Within the framework of the Latin American Network for Genocide and Mass Atrocity Prevention, the Auschwitz Institute for Peace and Reconciliation (AIPR), the Secretary of Foreign Affairs of Mexico (SFA), and The Stanley Foundation co-organized a training seminar entitled “Regional Perspectives on Education for Mass Atrocity Prevention,” in collaboration with the Joint Office of the UN Special Advisers on Genocide Prevention and on the Responsibility to Protect (OSAPG). The first seminar to be held on a national basis with a regional scope, the event was held on February 14-16 in Mexico City, Mexico.
Oriented specifically towards members of armed and security forces in Latin America, Regional Perspectives on Education for Mass Atrocity Prevention had 3 main objectives: to familiarize participants with the processes by which genocide and mass atrocity occurs and the international standards related to its prevention, to empower participants with the practical competencies necessary to develop the means to understand and identify risk factors for genocide and mass atrocity and to adopt the necessary measures for prevention, and to analyze the relationship between human rights education for armed and security forces and its potential to contribute to the prevention of genocide and mass atrocities.The training seminar welcomed 105 representatives from different national and regional institutions, including the Secretary of the Navy, Secretary of Defense, and the Federal Police of Mexico, as well as officials from armed and security forces, Ministries of Defense, and national Offices of the Ombudsman from the region.
Event activities began on February 14 with a guided visit to the Museum of Memory and Tolerance in Mexico City, followed by a cocktail reception hosted by White & Case’s office location in Mexico. The reception worked to commemorate the fifth anniversary of the Latin American Network and to launch this new modality of “national-regional” training activities. Manuel Groenewold, a Partner at White & Case, welcomed the attendees before giving the floor over to Dr. Tibi Galis, Executive Director of AIPR, and Eugenia Carbone, Director of AIPR’s Latin American Program.
The opening ceremony took place the following morning and featured remarks by the event organizers. Alejandro Alday, Legal Adviser of the Secretary of Foreign Affairs, spoke first and discussed the significance of Mexico’s active participation, as a member of the Latin American Network, in the organization of this new training tool for the region. He was followed by Dr. Galis, Mario Buil-Merce, Political Affairs Officer of the OSAPG, and Kelsey Shantz, Program Associate at the Stanley Foundation. In addition to the seminar participants, the opening ceremony also welcomed diplomatic personnel from the 18 member countries of the Latin American Network.
The seminar’s first day was dedicated to the introduction of the concepts of genocide and mass atrocity from the prevention perspective, an analysis of the tools provided by the United Nations system (international mass atrocity prevention standards, early warning mechanisms) and its role in prevention, as well as relevant regional tools such as the Latin American Network. Following this introduction, two modules were delivered. The first focused on risk factors and international human rights standards as they apply to armed and security forces in terms of prevention, with the second covering the responsibilities of the international community related to matters of genocide and mass atrocity. Both modules worked to foster an interactive dialogue about the role and specific experiences of the participating security sector officials.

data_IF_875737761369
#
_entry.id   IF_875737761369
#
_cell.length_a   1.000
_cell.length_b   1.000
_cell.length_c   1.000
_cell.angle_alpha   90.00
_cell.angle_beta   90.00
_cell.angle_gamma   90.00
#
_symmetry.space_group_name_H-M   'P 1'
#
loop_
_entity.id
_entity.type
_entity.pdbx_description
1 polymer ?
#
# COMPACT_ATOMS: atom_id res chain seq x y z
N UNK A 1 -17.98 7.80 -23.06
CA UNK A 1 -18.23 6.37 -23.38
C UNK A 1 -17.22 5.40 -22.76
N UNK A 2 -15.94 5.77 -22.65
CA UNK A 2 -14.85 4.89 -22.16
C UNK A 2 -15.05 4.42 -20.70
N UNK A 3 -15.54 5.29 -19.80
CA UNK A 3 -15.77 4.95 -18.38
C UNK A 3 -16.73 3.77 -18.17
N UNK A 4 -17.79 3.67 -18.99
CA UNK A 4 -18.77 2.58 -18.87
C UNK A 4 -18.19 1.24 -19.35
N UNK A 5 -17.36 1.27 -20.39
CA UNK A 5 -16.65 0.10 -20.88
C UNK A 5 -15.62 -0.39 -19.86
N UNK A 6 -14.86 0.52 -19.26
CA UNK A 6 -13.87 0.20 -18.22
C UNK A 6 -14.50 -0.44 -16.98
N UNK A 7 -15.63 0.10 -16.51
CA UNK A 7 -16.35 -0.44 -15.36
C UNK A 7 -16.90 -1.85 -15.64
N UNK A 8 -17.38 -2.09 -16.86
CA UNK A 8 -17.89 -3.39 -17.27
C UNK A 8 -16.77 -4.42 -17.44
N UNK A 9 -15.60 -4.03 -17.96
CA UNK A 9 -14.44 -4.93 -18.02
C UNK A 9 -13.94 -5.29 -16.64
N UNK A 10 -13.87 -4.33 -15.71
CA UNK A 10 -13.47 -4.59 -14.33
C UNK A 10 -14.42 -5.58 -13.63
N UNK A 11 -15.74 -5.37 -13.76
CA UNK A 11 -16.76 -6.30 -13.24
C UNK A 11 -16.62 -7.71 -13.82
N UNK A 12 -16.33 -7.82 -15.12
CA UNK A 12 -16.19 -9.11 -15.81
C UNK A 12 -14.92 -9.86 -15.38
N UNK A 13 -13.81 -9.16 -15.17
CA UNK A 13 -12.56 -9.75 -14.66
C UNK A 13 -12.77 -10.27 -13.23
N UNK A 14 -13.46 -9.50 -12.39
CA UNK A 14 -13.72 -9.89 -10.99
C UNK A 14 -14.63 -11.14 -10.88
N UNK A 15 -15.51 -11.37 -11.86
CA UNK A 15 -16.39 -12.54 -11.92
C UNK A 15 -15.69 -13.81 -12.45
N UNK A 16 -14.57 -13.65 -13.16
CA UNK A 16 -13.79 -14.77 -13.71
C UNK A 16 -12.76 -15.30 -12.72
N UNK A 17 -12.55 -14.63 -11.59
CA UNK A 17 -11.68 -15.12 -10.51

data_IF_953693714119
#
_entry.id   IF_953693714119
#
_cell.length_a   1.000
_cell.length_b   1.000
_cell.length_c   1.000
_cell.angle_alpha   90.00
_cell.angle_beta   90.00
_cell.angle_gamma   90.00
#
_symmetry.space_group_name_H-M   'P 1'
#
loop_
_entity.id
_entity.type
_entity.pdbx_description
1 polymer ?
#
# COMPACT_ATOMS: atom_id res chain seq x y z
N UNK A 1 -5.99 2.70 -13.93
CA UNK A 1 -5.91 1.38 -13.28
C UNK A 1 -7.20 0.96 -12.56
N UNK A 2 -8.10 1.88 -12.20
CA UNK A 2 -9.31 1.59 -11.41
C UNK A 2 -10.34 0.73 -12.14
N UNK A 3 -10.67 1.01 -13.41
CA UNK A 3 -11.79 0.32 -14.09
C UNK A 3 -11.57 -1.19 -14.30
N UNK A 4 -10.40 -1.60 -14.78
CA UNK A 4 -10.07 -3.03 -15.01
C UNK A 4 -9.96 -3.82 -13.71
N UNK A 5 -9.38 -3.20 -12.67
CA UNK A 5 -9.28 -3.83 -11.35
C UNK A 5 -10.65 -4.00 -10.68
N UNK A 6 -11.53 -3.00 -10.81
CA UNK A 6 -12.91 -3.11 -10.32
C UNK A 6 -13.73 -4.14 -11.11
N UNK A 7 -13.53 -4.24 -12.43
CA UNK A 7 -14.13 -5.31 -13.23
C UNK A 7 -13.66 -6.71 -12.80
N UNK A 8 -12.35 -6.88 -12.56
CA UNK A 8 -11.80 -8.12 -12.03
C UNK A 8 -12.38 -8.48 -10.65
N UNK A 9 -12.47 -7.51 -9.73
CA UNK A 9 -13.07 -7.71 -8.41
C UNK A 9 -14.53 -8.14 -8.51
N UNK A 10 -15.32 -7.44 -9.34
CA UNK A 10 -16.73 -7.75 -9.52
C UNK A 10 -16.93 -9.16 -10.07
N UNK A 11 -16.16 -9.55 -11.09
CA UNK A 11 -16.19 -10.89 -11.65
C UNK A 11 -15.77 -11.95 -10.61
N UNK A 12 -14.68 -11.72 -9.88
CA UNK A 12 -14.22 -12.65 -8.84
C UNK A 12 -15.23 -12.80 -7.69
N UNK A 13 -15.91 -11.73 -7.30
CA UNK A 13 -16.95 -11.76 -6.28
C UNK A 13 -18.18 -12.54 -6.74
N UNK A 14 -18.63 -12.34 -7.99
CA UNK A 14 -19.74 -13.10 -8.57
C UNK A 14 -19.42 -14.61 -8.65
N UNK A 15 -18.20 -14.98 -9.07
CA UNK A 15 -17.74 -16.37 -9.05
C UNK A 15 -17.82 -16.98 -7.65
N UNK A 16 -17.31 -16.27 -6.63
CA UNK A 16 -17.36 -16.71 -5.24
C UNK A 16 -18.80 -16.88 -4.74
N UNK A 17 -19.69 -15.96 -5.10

The second day of training started with a module by Dr. James Waller, Director of Academic Programs at AIPR, in which he explained how ordinary people commit genocide and mass atrocities. Following his presentation, Dr. Waller opened the floor for interactive audience participation. The day continued with a module delivered by Miguel Ramirez, from the International Committee for the Red Cross’ Delegation for Mexico, Central America and Cuba, who shared the practical scope of the armed and security forces’ preventive role in Latin America. Mr. Ramirez was followed by the Coordinator of the Professorship on Civil Protection at Uruguay’s National School of Peacekeeping Operations, Col. Luis Coitiño, who presented the role of peacekeeping operations strategies for prevention.
The afternoon session took the form of a panel discussion moderated by Mariana Salazar, Coordinator of International Public Law at the Secretary of Foreign Affairs of Mexico and Focal Point of the Latin American Network. The discussion focused on analyzing and raising awareness of training strategies that have a prevention focus and allowed panelists, including representatives from the Federal Police, Secretary of Defense, and Secretary of the Navy of Mexico and the Carabineros (National Police) of Chile, to hold an active discussion with the seminar participants.
Inspired by the objective of fostering initiatives that guarantee a positive impact on human rights and prevention training strategies, member countries of the Latin American Network are planning a variety of follow-up efforts following the seminar, with the support of the institutions and organizations that are committed to working in the progressive incorporation of a prevention focus and common vocabulary across institutional environments in Latin America.